- Strategies for Finding Training Snapshots for the Hyperreduction Method ECSW in Magnetodynamic Systems. PAMM 22 (1), 2023 mehr… Volltext ( DOI ) Volltext (mediaTUM)
- Model order reduction using hyperreduction methods (DEIM, ECSW) for magnetodynamic FEM problems. Finite Elements in Analysis and Design 209, 2022, 103793 mehr… Volltext ( DOI ) Volltext (mediaTUM)
- Multiphysical Simulation, Model Order Reduction (ECSW) and Experimental Validation of an Active Magnetic Bearing. Actuators 11 (6), 2022, 169 mehr… Volltext ( DOI ) Volltext (mediaTUM)
Model Order Reduction
Many advanced structures, such as compliant mechanisms, Microelectromechanical Systems (MEMS) or wind turbine blades undergo large deflections. Such structures are typically analyzed with Finite Element Simulations. The equations of motion that result from the Finite Element formulation are nonlinear due to the large deflections of the structure. When performing design studies of such structures, these equations must be solved several times that makes the study take a lot of computation time. The goal of this project is to develop model reduction methods that are able to reduce computation time and make design studies feasible.
Hyperreduction for Non-linear Systems
Two steps are necessary to reduce a non-linear finite element model:
- Projection
- Hyperreduction
The chair of applied mechanics develops methods for these two steps with the focus on cheap computations.
MOR for Magnetodynamic Systems
Electromechanic systems are omnipresent. The range is from small devices as headphones to wind turbine generators. To allow an efficient operation of these devices, the magnetic field needs to be strong enough to max out the ferromagnetic material. This leads to non-linear effects arising from the saturation of the ferromagnetic material. The need for model order reduction becomes clear by considering the mesh size needed to correctly represent the Eddy-current distribution due to the skin effect.
Here you can find a video.
Model order reduction has in general two major fields of applications. On the one hand the development phase of a product, where faster simulations allow for more complex optimisation routines that end up in better products. On the other hand during the operation of complex systems, where slim models are needed to perform predictions on the health status of the machine using very limited edge computing performance.
Reduction methods based on projection of the problem in a subspace perform well only for linear problems that can be projected cost-effectively in a subspace. The focus here is on methods that use a second reduction, the so-called hyperreduction, of the non-linear internal forces to speed the calculation up. Two methods used in structural mechanics are transformed for magnetodynamic systems.
The first approach is called the Discrete Empirical Interpolation method (DEIM) and tries to approximate the full non-linear internal forces by expanding the force of selected dofs via a dedicated basis.
The second method is the Energy Conserving Sampling and Weighting Method (ECSW) that weights selected elements such that the internal forces produce the same virtual work as the non-reduced system.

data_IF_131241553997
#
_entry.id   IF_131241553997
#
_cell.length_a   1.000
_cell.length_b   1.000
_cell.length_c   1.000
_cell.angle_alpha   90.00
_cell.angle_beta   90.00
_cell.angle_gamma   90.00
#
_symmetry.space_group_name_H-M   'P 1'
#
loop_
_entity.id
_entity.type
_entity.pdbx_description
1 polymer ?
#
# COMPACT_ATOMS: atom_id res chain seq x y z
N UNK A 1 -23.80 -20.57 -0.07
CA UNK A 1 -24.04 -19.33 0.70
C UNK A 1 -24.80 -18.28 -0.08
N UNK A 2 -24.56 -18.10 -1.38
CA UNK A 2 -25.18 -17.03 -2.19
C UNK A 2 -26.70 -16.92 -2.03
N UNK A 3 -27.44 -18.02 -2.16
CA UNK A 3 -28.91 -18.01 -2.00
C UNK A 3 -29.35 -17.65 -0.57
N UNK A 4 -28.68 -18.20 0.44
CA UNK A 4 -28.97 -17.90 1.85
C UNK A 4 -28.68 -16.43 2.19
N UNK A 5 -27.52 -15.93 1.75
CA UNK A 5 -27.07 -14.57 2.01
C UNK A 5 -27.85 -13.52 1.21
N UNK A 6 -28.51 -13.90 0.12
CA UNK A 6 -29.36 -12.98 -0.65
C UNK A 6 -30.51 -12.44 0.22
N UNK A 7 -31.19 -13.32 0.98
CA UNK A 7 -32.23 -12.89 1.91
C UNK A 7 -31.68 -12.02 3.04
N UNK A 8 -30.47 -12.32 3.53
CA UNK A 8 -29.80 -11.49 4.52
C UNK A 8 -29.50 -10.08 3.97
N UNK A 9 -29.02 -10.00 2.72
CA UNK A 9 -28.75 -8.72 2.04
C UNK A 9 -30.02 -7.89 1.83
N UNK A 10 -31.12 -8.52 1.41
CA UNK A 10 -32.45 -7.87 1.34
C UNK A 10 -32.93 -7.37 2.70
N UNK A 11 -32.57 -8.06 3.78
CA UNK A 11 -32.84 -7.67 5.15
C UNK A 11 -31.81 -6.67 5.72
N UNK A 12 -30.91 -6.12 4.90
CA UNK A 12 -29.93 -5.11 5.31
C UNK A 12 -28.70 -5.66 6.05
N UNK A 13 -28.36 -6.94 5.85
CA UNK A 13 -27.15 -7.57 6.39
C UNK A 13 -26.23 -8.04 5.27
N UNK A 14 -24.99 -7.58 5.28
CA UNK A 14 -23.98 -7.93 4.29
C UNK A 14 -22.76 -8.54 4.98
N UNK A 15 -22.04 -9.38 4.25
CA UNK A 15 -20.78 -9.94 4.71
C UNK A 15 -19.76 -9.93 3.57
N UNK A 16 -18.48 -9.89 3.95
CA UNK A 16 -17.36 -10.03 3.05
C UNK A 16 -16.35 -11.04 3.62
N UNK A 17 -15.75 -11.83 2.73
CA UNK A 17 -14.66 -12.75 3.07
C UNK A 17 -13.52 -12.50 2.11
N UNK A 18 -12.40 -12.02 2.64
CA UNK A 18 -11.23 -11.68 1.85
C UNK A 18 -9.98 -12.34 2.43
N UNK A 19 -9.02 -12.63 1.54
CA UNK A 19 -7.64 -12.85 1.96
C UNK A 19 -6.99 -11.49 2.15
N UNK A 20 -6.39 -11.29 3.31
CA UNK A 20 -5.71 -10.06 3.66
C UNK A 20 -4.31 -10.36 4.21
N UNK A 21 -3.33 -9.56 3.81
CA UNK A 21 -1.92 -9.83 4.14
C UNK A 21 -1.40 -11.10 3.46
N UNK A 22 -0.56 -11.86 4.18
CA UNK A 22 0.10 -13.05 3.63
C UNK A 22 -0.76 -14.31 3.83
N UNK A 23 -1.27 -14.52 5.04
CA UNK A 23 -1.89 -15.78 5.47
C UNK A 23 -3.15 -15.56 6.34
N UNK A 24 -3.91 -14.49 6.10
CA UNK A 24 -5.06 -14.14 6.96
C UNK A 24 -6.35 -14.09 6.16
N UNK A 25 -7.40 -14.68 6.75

Both methods gain their time reduction from the idea to reduce the number of elements called for the computation of the non-linear internal force term.
Approaches for dealing with design parameters
We consider three main approaches to apply model reduction for design studies:
- Global Approach: This approach uses one single reduced order model that is used for the full parameter space of interest.
- Updating Approach: This approach starts at one design point and updates the reduced order model when parameter values move away from the initial design point.
- Interpolation Approach: This approach computes reduced order models at several sampling points and interpolates between these models to gain reduced models at new design points.
Current Projects
of local visco-elastic damping layer placements for design of calm, smart and smooth structures
Numerical and experimental optimization of local visco-elastic damping layer placements for design of calm, smart and smooth structures
A key aspect to build calm structures is the application of damping layers. They are cheap and easy to install. But their disadvantage is that they add extra weight to the structure. For this reason, one would like to minimize the amount of added material and optimize the location of their application.
Numerical simulations, that predict the behavior of structures with damping layers, are often modeled with the Rayleigh damping assumption, which is simple but cannot adequately represent actual behavior. Damping models that are able to represent viscoelastic behavior can give more realistic results. However, their main drawback is that they drastically increase computation time which make optimization and design studies infeasible.
The main goal of this project is to develop model reduction methods for models that contain viscoelastic materials. This can help to reduce computation time to make optimization and fast design studies for structures with applied viscoelastic damping layers possible.
Previous members
- Dipl.-Ing. Johannes Rutzmoser
- Christian H. Meyer, M.Sc.
- Johannes Maierhofer, M.Sc.